Very nice collection of Chukkas!
 

delmar

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I’ll be your Huckleberry. At one point I owned all 3 versions. The crimson cxl pair are the ones that are rotated weekly. Yes the black crepe is just like, substance wise, to the translucent crepe on the tan ones. I think even with the crepe sole the crimson can be dressed up to a formal place unlike the waxed commander and tan chukkas. Both colorways you lack right now are great options. I was told the tan and wax will be discontinued so if you have an interest and your size exists get wax commander. The commander is waxed and Alden chamois is oiled with a greater matte. They are different enough to justify owning both. I have Alden chukkas on the Barrie last but the grant stones are way more comfortable in my opinion and seem more resilient. Both crimson and wax commander could be the all season shoe. If you needed someone to say you should get the chukkas well here ya go: GET THEM!
You talked me into it. I went with the Earth--I like the contrasting welt and the price was right. Thanks for the nudge.
 

adrs1157

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Another beautiful day at the beach. This was in Malibu. Outside of someone stealing my motorcycle t was great!
Then I got home and saw these bad boys showed up. This is my first pair of Red Wing Heritage boots, and I have to say, there's a big difference. These differences were never mentioned in the Rose Anvil video here.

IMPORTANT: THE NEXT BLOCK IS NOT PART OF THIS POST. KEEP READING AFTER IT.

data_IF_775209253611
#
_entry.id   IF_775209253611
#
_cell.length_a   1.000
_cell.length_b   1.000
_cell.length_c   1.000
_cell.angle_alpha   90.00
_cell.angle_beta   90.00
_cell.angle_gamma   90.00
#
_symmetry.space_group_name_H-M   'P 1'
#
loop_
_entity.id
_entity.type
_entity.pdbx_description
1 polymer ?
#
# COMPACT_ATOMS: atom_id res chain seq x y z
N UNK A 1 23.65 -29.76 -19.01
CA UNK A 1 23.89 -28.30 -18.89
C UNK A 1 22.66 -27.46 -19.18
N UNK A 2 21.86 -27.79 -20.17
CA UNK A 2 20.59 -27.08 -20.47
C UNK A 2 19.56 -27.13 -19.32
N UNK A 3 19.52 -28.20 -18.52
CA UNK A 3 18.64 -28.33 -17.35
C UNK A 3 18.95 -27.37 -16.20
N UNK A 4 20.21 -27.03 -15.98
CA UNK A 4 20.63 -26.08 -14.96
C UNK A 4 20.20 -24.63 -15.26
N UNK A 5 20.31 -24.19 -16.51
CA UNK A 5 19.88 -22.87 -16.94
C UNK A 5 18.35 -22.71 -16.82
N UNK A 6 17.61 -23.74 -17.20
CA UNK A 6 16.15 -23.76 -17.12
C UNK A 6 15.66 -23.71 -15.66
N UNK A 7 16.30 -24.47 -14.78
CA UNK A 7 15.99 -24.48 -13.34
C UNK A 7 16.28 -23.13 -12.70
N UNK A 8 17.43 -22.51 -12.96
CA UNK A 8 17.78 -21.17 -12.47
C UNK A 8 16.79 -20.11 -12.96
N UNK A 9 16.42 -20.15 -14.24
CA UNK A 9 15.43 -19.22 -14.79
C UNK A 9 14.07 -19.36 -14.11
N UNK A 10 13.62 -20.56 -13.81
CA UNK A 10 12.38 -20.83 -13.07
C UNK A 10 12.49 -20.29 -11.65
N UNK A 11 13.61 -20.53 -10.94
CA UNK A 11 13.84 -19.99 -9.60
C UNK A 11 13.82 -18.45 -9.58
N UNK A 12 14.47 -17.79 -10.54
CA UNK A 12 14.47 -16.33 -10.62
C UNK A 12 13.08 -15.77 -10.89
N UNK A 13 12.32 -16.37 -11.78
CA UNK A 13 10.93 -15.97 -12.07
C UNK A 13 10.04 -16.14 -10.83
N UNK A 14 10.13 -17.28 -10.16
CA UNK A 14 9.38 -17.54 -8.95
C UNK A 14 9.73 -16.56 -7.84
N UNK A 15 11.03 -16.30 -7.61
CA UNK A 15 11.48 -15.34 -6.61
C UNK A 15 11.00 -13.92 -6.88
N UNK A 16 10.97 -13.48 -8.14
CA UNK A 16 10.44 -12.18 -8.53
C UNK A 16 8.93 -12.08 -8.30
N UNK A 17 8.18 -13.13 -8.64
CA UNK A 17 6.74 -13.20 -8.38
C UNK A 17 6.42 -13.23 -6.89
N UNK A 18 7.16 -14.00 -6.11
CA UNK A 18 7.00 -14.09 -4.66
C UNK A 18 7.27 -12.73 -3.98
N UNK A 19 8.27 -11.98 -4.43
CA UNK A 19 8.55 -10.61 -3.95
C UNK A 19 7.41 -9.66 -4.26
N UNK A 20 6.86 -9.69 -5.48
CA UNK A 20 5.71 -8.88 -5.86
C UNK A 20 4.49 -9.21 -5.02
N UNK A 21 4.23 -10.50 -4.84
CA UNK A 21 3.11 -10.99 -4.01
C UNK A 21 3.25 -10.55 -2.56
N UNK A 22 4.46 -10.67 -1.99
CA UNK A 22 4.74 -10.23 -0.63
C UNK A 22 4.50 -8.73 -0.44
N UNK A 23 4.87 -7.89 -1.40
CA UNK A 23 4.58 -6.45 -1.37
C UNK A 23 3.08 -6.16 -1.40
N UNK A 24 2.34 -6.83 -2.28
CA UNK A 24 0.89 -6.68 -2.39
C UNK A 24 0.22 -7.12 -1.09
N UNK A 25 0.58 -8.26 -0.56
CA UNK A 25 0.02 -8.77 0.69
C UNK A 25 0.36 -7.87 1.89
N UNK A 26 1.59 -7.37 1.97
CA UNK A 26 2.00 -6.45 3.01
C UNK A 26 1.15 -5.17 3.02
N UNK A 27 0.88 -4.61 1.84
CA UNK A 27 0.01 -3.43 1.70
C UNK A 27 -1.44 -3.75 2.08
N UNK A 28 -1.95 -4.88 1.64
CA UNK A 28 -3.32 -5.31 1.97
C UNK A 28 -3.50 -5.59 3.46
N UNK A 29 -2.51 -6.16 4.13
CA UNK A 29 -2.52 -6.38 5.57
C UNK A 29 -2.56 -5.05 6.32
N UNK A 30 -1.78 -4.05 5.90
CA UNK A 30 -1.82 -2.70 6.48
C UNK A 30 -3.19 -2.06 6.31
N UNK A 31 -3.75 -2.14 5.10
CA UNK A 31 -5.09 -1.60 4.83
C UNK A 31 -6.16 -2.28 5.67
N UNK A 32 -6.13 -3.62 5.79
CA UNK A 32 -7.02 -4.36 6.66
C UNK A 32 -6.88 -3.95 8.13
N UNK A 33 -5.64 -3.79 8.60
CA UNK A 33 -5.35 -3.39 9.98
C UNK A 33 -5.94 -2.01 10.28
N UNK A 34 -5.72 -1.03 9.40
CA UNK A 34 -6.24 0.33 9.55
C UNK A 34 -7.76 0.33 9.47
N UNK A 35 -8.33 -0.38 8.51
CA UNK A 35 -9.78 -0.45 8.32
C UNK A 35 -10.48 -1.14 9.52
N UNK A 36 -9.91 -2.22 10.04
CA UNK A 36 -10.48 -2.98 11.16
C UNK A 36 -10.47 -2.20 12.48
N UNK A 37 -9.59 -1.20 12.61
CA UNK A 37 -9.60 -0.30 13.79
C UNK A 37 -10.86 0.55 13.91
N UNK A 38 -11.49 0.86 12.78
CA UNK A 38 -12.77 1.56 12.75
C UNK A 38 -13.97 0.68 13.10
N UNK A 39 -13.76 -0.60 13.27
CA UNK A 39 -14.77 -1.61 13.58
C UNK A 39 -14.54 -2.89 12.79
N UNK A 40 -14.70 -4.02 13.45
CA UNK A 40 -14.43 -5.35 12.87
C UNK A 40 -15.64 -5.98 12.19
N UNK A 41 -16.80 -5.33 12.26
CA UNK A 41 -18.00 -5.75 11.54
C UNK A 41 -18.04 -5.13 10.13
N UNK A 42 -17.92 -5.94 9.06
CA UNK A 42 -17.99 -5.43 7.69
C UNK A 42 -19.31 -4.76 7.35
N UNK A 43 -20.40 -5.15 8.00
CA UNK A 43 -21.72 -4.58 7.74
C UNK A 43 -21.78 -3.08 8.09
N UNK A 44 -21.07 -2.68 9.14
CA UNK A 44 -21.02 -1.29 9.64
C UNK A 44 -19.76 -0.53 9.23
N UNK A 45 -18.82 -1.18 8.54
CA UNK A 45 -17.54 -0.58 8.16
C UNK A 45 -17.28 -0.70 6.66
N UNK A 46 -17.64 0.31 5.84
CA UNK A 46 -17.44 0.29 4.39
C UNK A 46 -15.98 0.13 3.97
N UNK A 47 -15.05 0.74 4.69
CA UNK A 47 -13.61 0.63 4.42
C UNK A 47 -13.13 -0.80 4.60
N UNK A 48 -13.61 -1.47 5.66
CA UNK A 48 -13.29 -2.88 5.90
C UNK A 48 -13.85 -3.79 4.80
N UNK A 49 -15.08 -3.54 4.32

I have been told by Grant Stone the holes/gaps where the vamp meets the tongue is part of the design. When I put on my Earth boots, I spilled some water on the vamp and straight to my sock. I believe that will get better as the eyelets press down. The Goodyear welt is just different.



Considering this pair was inspected by Wyatt himself the first time they were sent to me. They already had Venitian residue and dirty welt thread the first time I got them. I mistakenly thought they were the wrong size. Bought the veg tan field boot and recieved the same pair I had previously tried on. This time it was inspected by someone else.

Like previously stated, Wyatt refunded me some money as if they were B Grades, but it simply takes payments of the end of my PayPal loan. I'm still paying monthly for non B Grades. Also never wanted a B Grade. I wanted the best, which is what lead me to Grant Stone in the first place.

Employ the ignore option if you like, but I would think open conversation is the whole point of a forum. I had questions about things I saw. Just about everyone who chimed in refused to acknowledge my legitimate questions. I appreciate opinions, but was looking for knowledge. Thank you @adrs1157 for you unbiased reply and direction on where to find the info I was searching for.

I still love the look and quality of the leather. I love the heel pad and steel shank (I can feel it in a good way). Wish the tongue was a bit wider since it does pull to one side. I bought the Grant Stone tongue pads to compensate for this, but no luck with them. Lesson learned.

I honestly think Wyatt should replace those entirely for you. That exposed thread will wick water directly onto the insole. I've had it happen on Alden's and it's not fun. You shouldn't have to think about putting away your boots when it rains, right?

Construction issues is where I draw the line. Wyatt found success in pitching his quality standards. Time to ante up.
 

Waxed